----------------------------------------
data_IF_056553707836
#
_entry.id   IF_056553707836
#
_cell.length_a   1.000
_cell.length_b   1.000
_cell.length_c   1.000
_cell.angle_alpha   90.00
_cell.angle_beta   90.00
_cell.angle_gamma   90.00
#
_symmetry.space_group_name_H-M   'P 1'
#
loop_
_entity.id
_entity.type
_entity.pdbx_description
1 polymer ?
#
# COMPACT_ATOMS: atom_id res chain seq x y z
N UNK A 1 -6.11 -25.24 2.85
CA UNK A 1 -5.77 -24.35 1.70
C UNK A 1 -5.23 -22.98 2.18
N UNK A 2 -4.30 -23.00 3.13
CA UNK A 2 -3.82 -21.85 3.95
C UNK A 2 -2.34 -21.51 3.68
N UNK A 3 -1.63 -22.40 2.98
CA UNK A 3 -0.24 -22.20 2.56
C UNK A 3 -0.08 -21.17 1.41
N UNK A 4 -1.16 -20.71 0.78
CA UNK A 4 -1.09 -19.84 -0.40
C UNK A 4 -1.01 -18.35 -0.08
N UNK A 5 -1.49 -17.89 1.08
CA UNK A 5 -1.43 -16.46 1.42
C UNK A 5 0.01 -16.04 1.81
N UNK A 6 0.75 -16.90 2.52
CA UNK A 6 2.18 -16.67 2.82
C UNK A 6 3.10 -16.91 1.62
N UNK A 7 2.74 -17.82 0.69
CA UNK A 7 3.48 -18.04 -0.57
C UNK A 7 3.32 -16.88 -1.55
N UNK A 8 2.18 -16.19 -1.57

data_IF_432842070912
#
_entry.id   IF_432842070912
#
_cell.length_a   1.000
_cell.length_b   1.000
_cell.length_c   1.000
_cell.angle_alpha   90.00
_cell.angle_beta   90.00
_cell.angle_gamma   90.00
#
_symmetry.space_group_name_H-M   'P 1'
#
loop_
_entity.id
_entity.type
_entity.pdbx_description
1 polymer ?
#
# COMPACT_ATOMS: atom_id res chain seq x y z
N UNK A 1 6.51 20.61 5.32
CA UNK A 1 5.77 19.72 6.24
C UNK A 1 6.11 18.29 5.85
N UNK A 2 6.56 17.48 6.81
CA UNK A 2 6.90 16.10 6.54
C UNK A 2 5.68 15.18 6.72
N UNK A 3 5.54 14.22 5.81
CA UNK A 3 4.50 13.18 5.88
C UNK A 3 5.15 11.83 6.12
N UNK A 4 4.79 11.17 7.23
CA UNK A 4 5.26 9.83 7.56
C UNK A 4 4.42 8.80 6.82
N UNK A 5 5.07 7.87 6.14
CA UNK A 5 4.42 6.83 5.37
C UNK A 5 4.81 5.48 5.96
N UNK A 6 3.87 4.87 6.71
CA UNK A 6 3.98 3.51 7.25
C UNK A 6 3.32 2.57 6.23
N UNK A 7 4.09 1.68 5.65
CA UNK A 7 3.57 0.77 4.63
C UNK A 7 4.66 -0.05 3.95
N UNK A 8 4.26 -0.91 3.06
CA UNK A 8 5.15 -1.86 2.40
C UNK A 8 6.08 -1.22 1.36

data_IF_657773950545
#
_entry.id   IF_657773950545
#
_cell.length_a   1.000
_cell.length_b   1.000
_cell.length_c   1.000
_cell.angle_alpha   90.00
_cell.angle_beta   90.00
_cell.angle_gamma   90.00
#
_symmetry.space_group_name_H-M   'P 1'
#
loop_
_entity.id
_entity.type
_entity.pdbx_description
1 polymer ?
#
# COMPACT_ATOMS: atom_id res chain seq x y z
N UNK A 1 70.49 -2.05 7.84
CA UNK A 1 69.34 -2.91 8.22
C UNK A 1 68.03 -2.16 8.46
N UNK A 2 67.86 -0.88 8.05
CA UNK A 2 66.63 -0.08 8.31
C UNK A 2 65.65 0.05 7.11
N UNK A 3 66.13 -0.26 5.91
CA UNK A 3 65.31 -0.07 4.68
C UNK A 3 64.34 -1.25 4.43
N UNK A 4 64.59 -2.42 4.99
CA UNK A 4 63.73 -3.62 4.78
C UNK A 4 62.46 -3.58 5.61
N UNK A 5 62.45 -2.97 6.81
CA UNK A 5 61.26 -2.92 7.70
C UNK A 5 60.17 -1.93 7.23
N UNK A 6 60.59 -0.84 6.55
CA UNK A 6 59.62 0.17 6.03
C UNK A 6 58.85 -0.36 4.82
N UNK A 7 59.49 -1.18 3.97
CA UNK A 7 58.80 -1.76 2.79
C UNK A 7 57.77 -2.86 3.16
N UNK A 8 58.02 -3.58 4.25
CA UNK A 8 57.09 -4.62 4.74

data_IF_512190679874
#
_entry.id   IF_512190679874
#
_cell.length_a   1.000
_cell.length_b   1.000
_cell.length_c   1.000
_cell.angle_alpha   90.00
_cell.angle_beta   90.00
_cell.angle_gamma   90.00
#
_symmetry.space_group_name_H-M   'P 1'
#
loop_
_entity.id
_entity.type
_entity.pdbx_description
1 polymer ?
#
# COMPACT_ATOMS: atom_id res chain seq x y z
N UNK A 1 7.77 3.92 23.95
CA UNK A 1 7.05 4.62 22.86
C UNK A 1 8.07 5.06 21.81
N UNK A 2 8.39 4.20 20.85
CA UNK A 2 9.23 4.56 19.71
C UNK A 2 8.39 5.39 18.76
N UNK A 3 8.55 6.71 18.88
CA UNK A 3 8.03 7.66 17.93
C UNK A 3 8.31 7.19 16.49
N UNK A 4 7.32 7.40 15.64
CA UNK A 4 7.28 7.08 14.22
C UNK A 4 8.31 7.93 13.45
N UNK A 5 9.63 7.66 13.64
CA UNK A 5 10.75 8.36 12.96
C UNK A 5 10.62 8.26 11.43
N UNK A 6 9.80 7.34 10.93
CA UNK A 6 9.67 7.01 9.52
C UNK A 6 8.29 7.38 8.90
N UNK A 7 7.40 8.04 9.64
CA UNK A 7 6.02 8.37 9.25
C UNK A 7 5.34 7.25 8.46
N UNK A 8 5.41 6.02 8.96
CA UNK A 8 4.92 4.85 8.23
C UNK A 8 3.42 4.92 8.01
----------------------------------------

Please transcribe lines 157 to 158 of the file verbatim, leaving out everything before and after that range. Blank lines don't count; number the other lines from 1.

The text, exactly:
CA UNK A 3 8.03 7.66 17.93
C UNK A 3 8.31 7.19 16.49